Y EARS before Apple-Tree had found her blossom, at the time when Robert's mother came as a bride to her new home, she brought with her, among other things, a tiny Century-Plant. All there was of it were two or three stiff little leaves. But it was placed in a beautiful conservatory with the stately palms, the graceful ferns, and all the rare and lovely plants that lived there.
As the years passed on, the leaves grew a little longer and a little broader, and one or two more were added, but that was all. So, even in that beautiful home, life for the Century-Plant was very dull. The years were just the same: all winter long she was shut up in the hot-house, and when the days and nights had grown warmer, showing that summer had really come, she was placed in some conspicuous place on the lawn. The only real change she ever knew was an occasional transplanting into a larger box.
So the Century-Plant began to murmur, and to wish, oh, so many things! Why could she never be set in the ground like some of her winter companions, the brilliant Jacqueminot, or American Beauty Roses, the Lilies, the Carnation Pinks, or even the sweet little Violet? She knew that when she was out of doors she had the same warm sunshine, and the same refreshing rain as these friends of hers had, but that did not satisfy her. She wanted to live in the earth and send her roots out into it, as plants were intended to do.
But she could have borne this trouble if only she might have had some flowers to show, or could once have been admired for her loveliness. The Rose family, all the Pinks, the Heliotrope—in fact, many of the plants about her—would often get sweet new gowns. And visitors to the conservatory would admire them, or sniff their fragrance, saying: "Oh, how lovely!" or, "Isn't it perfectly beautiful?"
Even the Palms and the Ferns, though they never showed a blossom, were praised for their lovely greens.
But when visitors reached her corner they would say only: "Oh, this is a Century-Plant. Curious thing, isn't it? Has it ever bloomed?"
And always would come the same answer: "No, not yet."
It was hard always to be called "curious," like some strange wild animal.
The fair young bride who had brought the tiny plant to her home grew gray and wrinkled. One day she failed to visit the flowers; the gardener said she was ill, and Century-Plant saw her no more. Robert and the other children who had played about the Century-Plant on the lawn grew into men and women, and their little ones toddled about the box that held the old plant, and still there were no flowers.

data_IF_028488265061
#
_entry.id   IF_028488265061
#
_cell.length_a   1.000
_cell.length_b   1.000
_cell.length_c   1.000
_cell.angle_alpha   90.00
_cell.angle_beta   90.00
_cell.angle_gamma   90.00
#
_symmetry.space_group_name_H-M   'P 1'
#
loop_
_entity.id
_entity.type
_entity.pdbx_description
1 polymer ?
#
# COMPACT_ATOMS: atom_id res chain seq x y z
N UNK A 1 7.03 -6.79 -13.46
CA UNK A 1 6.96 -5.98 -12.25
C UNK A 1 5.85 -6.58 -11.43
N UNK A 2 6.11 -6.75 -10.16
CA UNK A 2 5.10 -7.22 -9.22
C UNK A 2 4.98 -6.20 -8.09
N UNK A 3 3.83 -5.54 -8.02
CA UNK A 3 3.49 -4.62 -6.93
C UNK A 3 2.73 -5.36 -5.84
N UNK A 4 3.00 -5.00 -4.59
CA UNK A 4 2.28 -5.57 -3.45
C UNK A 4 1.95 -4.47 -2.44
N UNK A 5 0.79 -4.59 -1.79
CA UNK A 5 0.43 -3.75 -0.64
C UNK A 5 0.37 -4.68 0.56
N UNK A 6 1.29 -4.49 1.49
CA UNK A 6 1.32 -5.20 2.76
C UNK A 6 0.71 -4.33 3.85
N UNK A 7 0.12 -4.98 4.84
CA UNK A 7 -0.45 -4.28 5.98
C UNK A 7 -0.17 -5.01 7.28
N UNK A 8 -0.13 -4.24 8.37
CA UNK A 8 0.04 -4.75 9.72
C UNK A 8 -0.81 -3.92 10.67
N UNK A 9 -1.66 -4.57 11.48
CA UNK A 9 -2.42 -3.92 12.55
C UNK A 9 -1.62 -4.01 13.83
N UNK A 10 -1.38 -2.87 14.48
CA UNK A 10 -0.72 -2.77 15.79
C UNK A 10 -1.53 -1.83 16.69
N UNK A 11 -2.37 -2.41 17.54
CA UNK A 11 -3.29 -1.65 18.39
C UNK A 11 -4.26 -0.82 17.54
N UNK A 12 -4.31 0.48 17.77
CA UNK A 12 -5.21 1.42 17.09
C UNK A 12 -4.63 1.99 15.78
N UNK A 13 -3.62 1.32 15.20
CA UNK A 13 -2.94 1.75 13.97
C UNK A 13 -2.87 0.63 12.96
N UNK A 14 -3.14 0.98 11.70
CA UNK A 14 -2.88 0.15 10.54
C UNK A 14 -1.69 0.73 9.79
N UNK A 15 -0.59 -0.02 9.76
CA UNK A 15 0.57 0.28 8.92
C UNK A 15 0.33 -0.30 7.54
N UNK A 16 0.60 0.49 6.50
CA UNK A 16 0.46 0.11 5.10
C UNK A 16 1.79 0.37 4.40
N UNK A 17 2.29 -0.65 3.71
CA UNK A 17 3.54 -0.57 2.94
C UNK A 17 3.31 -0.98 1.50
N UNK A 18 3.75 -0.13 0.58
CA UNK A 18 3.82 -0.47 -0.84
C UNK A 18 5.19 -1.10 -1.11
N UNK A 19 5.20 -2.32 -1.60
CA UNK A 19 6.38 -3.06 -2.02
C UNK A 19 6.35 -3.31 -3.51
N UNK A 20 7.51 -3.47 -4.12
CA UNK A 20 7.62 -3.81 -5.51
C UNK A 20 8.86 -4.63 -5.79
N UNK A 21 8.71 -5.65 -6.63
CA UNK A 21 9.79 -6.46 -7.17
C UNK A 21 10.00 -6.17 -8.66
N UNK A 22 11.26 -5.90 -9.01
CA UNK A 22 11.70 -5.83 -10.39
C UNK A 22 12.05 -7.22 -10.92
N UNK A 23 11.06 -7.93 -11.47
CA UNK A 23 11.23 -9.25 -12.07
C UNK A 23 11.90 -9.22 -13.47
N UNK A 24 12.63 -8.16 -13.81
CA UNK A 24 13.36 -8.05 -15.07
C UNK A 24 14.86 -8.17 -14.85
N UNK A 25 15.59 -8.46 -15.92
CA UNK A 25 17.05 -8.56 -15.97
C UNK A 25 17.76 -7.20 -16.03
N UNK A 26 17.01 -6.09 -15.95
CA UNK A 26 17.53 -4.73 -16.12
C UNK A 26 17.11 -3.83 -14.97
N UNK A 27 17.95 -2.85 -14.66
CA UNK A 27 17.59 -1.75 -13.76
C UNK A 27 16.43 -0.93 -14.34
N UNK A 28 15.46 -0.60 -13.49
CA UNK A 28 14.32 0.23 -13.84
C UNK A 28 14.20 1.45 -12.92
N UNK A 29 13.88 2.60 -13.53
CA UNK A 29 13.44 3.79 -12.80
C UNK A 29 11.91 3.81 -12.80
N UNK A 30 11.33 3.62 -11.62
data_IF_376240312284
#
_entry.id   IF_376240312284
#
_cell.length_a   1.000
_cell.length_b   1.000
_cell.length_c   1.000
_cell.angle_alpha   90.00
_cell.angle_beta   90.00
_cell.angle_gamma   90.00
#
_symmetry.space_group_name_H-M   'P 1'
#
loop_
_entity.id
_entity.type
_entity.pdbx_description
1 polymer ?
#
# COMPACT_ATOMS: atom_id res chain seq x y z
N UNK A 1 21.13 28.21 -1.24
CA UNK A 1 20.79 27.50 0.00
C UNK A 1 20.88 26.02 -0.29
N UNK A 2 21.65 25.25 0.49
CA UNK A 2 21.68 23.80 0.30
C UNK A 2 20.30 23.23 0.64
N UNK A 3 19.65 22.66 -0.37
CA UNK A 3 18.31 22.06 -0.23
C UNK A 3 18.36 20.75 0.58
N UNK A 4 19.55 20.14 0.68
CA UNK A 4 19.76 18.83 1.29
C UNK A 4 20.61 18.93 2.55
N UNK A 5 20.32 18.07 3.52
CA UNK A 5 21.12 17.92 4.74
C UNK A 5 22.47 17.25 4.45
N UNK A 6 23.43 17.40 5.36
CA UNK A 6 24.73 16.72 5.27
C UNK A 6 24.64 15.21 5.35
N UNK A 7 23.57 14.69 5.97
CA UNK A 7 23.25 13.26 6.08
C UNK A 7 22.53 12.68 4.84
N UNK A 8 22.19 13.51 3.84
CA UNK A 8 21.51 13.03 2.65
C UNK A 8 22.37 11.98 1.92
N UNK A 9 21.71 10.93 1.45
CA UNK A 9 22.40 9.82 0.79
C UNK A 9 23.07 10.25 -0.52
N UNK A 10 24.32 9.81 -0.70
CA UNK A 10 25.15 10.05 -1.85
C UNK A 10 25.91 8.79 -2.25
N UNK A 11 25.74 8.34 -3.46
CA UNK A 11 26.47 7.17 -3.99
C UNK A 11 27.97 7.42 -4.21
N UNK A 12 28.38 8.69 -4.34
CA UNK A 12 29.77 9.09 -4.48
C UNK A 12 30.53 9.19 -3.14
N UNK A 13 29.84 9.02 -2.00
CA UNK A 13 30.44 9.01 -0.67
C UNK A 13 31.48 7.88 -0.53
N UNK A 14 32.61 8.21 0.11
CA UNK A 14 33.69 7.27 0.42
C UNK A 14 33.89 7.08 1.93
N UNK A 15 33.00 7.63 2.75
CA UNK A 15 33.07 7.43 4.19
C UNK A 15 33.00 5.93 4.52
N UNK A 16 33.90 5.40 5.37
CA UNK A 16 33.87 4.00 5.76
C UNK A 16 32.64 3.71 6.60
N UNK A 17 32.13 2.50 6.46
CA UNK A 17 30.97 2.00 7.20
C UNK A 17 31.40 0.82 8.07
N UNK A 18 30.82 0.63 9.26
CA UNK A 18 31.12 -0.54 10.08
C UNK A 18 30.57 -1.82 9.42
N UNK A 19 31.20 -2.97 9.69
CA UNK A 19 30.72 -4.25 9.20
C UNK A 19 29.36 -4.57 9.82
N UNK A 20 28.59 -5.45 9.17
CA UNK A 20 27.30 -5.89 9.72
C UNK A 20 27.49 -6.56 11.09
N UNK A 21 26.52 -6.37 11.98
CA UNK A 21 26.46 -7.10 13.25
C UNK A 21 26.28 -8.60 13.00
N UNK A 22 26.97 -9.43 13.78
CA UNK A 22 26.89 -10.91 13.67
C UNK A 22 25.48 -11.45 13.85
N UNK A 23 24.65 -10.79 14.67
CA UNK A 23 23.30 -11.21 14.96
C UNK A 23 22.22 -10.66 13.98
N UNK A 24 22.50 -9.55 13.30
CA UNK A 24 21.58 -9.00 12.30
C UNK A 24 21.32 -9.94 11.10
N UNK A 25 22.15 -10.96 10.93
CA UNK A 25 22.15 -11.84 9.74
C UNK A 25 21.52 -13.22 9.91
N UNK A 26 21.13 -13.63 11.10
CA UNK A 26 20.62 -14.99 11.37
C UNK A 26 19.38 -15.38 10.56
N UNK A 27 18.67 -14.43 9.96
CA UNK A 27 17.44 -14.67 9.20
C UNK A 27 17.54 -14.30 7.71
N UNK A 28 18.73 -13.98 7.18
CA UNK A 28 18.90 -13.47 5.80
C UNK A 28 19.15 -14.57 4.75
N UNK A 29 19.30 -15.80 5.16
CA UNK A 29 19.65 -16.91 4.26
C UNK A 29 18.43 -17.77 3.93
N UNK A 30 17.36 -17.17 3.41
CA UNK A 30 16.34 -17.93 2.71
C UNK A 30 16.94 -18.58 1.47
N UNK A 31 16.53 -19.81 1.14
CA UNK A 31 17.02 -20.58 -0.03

Even though Century-Plant had grown very tall by this time, she still had to keep on wishing that she had something to wear besides the same old green and white. For many years Mother Nature had promised her something else, and it had never come yet. So sometimes she almost gave up hope.
But there came a day, when, in answer to her wistful sigh, she was told: "Just be patient; you haven't much longer to wait."
And Century-Plant really began to think so herself. A day or two later a strange thing happened.
The gardener was bending over her when he exclaimed: "Bless my stars, there's a bud! I must go tell the ladies."
Then Century-Plant knew that at last her wish was to be realized, and the thought of having a flower of her own made her glad and happy, notwithstanding her old age.
Gentle whispers went through the hot-house. The Violet sweetly breathed: "I am so glad Century-Plant is going to have some blossoms."
And the Rose answered: "So am I."
As for Century-Plant herself, she felt quite above her neighbors now, for the wonderful new flower stalk kept getting taller and taller, until from its top she could look down even on the stately palms. And still she grew, until her tall head touched the roof. Now, after all these years, must she stop for lack of room? Century-Plant trembled through all her leaves at the thought; but the thoughtful gardener had provided for this, too, and the roof was lifted higher and higher until the stalk was thirty or forty feet in the air. Then Century-Plant was so full of pride that she hardly noticed the perfume Violet was sending up to her.
At last the curious flowers up at the top of the stalk opened and looked so strange that it seemed as though Century-Plant were wearing an imported bonnet. People came from far and near to gaze at her.
And though they used to exclaim, it was much in the way they always had, and the remarks were generally: "How queer! Have you ever seen one before?"
And it seemed as though they still loved the sweet modest flowers best. Century-Plant never noticed that, but was very happy so long as her new bonnet kept fresh and bright. But one day the flowers fell one by one, and the stalk began to grow so limp that at last that, too, dropped. Then Century-Plant, herself, began to feel very ill. Nothing she ate or drank seemed to agree with her. She had gained her wish, but was more unhappy than ever. Probably she never had known that when a Century-Plant has bloomed it must die. Day after day she faded away until one morning the gardener pulled the old plant up by the roots and threw it out on a brush heap.
Century-Plant's corner is empty now, and a banana palm takes her place on the lawn, but whenever some impatient young thing wishes that Mother Nature would hurry her plans a little, some wise old resident of the conservatory is sure to say: "Remember the sad end of poor Century-Plant."